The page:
Scott Rothstein, the flashy Fort Lauderdale attorney who authorities say ran a $1 billion investment scam while acting like a philanthropic tycoon, is expected to be arrested today on a federal racketeering charge, sources familiar with the case said.
Rothstein, who had fled to Morocco in late October but returned in early November, is expected to appear at a magistrate hearing to face a RICO conspiracy charge at the federal courthouse in Fort Lauderdale.
While under federal watch in November, Rothstein cooperated with prosecutors and provided them with details of his Ponzi scheme, involving the sale of fabricated legal settlements to wealthy investors.
FBI and IRS agents also raided his Fort Lauderdale law office and seized his waterfront home and other assets.
Rothstein could not be reached for comments, and his attorney, Marc Nurik, declined to say anything about his client's imminent arrest.
"Scott intends to see that all legitimate investors get paid back," Nurik said late Monday. "Exactly how that's going to be done remains to be seen. He is sincere in his intent."
Rothstein, 47, is likely to plead guilty soon while he is in custody. The U.S. attorney's office, meanwhile, will convene a grand jury to consider criminal charges against Rothstein's alleged co-conspirators — including possibly former employees of his now-defunct firm.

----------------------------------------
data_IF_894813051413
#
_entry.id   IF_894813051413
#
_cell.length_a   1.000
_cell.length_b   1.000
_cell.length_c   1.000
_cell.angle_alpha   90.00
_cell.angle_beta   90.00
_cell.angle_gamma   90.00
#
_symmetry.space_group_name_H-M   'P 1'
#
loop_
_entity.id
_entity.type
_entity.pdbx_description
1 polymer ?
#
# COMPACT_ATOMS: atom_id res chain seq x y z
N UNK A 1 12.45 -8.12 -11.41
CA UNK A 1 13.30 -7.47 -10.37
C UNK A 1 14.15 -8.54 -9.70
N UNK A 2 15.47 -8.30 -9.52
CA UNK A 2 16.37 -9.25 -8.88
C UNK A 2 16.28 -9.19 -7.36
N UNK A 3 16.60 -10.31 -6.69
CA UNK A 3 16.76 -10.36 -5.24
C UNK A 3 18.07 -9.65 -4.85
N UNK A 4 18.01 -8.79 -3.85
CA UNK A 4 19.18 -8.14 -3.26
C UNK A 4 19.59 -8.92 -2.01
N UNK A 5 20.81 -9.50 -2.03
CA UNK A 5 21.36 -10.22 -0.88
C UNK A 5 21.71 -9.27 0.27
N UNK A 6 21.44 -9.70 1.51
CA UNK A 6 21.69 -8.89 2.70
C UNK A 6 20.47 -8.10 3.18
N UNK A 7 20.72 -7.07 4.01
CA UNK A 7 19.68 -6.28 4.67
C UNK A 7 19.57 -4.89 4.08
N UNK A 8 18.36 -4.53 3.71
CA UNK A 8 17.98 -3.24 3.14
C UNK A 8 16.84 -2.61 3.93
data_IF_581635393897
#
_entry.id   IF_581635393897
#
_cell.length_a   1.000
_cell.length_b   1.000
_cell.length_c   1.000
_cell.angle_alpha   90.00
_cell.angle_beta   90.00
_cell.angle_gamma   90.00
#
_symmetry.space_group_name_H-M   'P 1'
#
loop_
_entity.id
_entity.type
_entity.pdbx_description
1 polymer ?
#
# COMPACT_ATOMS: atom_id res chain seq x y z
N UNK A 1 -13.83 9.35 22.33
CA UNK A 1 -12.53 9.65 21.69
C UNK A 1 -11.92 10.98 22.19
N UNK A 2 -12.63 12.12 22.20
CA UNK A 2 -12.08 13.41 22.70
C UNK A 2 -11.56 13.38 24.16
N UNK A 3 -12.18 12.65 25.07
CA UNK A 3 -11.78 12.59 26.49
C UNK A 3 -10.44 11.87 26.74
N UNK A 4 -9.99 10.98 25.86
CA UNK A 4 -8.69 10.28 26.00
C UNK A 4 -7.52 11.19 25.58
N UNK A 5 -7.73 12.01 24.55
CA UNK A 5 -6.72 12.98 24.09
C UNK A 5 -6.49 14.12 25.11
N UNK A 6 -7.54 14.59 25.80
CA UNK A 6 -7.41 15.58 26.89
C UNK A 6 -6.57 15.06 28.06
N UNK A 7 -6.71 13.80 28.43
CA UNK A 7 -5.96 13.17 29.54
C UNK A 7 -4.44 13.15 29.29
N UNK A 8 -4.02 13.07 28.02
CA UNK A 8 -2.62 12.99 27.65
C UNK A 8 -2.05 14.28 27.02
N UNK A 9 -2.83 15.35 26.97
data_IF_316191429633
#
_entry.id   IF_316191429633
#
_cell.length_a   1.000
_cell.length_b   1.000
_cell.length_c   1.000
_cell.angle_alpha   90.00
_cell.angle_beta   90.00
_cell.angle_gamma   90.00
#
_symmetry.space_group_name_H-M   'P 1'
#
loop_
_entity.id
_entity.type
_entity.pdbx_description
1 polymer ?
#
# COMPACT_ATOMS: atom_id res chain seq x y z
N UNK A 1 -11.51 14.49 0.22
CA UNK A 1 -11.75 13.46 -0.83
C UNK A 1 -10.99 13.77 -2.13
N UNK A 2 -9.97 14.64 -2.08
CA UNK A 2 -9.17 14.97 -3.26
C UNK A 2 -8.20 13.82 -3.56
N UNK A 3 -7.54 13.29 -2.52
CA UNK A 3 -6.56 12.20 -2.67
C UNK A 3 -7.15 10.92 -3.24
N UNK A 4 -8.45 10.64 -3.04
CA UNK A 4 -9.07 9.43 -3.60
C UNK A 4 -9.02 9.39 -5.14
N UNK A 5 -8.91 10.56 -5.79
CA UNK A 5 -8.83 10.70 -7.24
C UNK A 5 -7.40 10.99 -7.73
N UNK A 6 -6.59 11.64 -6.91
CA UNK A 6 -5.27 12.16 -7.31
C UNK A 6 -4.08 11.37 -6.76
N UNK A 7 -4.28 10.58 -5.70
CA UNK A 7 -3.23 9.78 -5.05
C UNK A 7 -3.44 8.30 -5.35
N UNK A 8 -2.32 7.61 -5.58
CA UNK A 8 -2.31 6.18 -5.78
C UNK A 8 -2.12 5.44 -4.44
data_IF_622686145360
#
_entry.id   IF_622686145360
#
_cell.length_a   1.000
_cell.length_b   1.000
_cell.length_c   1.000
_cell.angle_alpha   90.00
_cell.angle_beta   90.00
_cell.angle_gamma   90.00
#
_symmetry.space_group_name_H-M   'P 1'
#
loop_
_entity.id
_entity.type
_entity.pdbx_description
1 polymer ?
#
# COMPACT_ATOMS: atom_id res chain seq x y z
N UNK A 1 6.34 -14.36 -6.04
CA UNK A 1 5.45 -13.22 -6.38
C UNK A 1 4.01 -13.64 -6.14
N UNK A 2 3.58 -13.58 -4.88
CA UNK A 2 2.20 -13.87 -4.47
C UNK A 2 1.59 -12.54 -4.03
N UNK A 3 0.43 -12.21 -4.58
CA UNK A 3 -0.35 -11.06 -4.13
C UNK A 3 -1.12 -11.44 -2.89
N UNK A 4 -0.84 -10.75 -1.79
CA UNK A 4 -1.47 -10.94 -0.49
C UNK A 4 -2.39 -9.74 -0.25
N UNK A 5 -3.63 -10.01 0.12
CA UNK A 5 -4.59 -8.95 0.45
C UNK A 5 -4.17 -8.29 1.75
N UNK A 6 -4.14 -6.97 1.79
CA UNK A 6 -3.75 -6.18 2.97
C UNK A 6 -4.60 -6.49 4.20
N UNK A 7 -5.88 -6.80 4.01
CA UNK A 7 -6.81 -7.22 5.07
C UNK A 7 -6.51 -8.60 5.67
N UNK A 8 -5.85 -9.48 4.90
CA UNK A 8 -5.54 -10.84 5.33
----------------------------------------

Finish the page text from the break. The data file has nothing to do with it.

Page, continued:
Prosecutors are using the Racketeer Influenced and Corrupt Organizations Act to charge Rothstein and possibly others. The conspiracy law was passed by Congress to battle the Mafia and others involved in criminal enterprises. Rothstein, who was disbarred last week by the Florida Supreme Court, is accused of mail, wire and bank fraud, along with money laundering. He faces at least 20 years in prison and forfeiture of tens of millions of dollars in illegal profits.
Rothstein's life in the fast lane — befriending high-profile figures including Gov. Charlie Crist and NFL Hall of Famer Dan Marino — crashed spectacularly over the Halloween weekend, when his investors first suspected that the lawyer may have stolen hundreds of millions of dollars from them. The trail of wreckage is long — including Holy Cross Hospital's returning a $1 million gift from Rothstein's charitable foundation.
Rothstein, a once obscure employment lawyer, opened his law firm with partner Stuart Rosenfeldt in 2002.
Over the span of six years, Rothstein's net worth soared from about $160,000 to tens of millions of dollars — including opulent homes, a fleet of foreign sports cars, dazzling watches, a stake in the former Versace mansion in South Beach and a restaurant group called Bova, court records show.